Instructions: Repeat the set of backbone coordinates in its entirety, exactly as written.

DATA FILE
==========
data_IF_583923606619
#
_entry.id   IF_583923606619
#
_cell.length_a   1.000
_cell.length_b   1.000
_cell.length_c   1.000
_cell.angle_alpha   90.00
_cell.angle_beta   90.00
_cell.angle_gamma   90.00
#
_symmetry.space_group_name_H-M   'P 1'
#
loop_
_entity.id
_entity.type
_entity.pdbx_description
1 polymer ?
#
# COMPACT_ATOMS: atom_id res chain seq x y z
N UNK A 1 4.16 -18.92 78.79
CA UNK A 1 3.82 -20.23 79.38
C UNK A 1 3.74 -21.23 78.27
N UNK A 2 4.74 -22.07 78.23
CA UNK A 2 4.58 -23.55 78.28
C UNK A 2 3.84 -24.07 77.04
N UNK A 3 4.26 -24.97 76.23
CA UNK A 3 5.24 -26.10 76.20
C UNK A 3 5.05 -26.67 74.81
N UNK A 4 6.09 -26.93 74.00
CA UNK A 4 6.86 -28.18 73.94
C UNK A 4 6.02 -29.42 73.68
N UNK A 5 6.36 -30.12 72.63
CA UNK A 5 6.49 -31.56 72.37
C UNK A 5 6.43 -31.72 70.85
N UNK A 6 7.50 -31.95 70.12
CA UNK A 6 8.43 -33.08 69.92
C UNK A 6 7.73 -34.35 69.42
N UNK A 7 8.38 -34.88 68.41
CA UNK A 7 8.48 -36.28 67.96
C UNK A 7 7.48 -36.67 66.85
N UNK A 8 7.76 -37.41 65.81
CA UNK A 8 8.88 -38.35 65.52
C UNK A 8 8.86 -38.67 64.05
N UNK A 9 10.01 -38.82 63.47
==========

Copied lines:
data_IF_583923606619
#
_entry.id   IF_583923606619
#
_cell.length_a   1.000
_cell.length_b   1.000
_cell.length_c   1.000
_cell.angle_alpha   90.00
_cell.angle_beta   90.00
_cell.angle_gamma   90.00
#
_symmetry.space_group_name_H-M   'P 1'
#
loop_
_entity.id
_entity.type
_entity.pdbx_description
1 polymer ?
#
# COMPACT_ATOMS: atom_id res chain seq x y z
N UNK A 1 4.16 -18.92 78.79
CA UNK A 1 3.82 -20.23 79.38
C UNK A 1 3.74 -21.23 78.27
N UNK A 2 4.74 -22.07 78.23
CA UNK A 2 4.58 -23.55 78.28
C UNK A 2 3.84 -24.07 77.04
N UNK A 3 4.26 -24.97 76.23
CA UNK A 3 5.24 -26.10 76.20
C UNK A 3 5.05 -26.67 74.81
N UNK A 4 6.09 -26.93 74.00
CA UNK A 4 6.86 -28.18 73.94
C UNK A 4 6.02 -29.42 73.68
N UNK A 5 6.36 -30.12 72.63
CA UNK A 5 6.49 -31.56 72.37
C UNK A 5 6.43 -31.72 70.85
N UNK A 6 7.50 -31.95 70.12
CA UNK A 6 8.43 -33.08 69.92
C UNK A 6 7.73 -34.35 69.42
N UNK A 7 8.38 -34.88 68.41
CA UNK A 7 8.48 -36.28 67.96
C UNK A 7 7.48 -36.67 66.85
N UNK A 8 7.76 -37.41 65.81
CA UNK A 8 8.88 -38.35 65.52
C UNK A 8 8.86 -38.67 64.05
N UNK A 9 10.01 -38.82 63.47